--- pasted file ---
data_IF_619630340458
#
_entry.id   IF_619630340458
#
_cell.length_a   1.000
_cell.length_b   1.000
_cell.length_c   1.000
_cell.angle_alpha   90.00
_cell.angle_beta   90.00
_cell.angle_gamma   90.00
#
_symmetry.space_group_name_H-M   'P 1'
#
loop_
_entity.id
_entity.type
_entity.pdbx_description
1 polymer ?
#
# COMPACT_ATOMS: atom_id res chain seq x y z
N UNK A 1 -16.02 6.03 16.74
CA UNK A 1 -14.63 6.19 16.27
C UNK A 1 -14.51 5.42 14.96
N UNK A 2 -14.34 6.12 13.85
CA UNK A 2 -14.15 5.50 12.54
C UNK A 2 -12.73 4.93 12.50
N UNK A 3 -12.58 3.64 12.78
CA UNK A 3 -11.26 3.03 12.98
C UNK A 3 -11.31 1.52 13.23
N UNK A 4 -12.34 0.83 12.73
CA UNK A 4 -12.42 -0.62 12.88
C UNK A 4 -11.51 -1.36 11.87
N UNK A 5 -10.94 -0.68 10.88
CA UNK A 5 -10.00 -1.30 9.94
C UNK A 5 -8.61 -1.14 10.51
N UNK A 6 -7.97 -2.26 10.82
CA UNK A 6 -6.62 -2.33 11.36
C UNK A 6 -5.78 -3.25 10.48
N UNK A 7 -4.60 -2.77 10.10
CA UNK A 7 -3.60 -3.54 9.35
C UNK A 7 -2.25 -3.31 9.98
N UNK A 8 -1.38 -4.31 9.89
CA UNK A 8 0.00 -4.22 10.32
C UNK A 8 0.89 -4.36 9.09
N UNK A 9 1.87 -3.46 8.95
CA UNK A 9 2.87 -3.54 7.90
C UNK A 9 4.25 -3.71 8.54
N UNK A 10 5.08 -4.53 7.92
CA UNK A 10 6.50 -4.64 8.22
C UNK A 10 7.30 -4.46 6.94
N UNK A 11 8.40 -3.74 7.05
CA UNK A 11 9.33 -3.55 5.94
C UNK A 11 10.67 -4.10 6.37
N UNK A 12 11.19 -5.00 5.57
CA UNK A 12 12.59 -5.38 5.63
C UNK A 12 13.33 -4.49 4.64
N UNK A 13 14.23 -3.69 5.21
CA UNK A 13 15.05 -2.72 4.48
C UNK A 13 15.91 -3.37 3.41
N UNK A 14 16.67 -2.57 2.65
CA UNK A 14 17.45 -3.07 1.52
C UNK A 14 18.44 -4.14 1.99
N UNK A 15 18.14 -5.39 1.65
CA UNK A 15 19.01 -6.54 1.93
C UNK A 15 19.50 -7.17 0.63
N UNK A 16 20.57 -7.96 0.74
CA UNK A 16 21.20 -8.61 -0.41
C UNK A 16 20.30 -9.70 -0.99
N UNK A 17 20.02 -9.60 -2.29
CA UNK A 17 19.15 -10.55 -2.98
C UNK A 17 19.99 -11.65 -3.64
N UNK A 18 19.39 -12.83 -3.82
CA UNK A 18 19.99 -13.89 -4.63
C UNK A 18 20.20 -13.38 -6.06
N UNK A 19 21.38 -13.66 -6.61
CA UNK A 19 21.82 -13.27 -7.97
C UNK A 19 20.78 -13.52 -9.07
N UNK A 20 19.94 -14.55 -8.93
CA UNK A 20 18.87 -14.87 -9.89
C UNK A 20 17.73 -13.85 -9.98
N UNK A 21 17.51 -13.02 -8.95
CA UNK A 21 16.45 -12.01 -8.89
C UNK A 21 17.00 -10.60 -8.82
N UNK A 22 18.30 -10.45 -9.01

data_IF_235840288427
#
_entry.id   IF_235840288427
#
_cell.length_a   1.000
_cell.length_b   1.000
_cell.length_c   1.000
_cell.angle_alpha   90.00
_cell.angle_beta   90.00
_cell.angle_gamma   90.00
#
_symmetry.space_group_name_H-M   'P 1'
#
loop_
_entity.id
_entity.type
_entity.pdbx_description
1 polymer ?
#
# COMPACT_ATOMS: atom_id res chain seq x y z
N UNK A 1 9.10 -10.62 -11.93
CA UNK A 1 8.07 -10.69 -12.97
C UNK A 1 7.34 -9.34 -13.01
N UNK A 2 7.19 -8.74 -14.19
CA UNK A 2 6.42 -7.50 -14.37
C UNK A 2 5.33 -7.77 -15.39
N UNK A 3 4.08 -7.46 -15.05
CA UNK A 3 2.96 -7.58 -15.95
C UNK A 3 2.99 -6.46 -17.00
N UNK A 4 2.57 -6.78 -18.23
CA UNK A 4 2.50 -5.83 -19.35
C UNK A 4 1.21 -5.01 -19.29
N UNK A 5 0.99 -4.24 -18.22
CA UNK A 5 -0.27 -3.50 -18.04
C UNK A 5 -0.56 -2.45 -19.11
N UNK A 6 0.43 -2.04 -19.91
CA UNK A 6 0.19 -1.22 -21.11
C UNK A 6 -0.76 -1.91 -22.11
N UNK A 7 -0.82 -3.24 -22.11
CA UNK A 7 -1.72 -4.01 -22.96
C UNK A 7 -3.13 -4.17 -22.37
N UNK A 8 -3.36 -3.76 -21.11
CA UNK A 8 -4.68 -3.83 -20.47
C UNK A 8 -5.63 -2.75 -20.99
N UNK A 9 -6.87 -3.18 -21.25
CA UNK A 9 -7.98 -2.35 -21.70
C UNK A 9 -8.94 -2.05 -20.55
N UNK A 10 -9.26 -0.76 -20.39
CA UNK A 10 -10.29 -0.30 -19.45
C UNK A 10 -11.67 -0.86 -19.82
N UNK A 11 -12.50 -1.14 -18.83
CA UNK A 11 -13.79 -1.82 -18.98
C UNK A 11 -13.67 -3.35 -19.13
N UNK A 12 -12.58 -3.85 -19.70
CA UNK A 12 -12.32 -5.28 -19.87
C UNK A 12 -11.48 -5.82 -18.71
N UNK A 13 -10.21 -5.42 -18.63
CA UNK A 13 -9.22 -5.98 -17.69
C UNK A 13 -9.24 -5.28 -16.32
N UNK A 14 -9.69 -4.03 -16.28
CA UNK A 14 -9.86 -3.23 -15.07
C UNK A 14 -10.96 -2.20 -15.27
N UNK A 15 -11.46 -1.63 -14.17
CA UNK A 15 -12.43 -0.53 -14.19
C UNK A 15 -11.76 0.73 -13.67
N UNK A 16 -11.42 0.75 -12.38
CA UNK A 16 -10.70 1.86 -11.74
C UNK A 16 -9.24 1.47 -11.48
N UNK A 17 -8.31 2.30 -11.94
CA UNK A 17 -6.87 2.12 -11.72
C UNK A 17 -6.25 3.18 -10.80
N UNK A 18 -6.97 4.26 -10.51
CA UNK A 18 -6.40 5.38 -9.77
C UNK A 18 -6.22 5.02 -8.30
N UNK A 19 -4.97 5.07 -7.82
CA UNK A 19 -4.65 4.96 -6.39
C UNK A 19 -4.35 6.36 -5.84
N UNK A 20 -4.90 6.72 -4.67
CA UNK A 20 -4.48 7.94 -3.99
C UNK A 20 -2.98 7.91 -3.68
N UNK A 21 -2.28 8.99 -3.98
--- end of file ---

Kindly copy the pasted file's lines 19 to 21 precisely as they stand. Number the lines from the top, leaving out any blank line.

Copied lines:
#
# COMPACT_ATOMS: atom_id res chain seq x y z
N UNK A 1 -16.02 6.03 16.74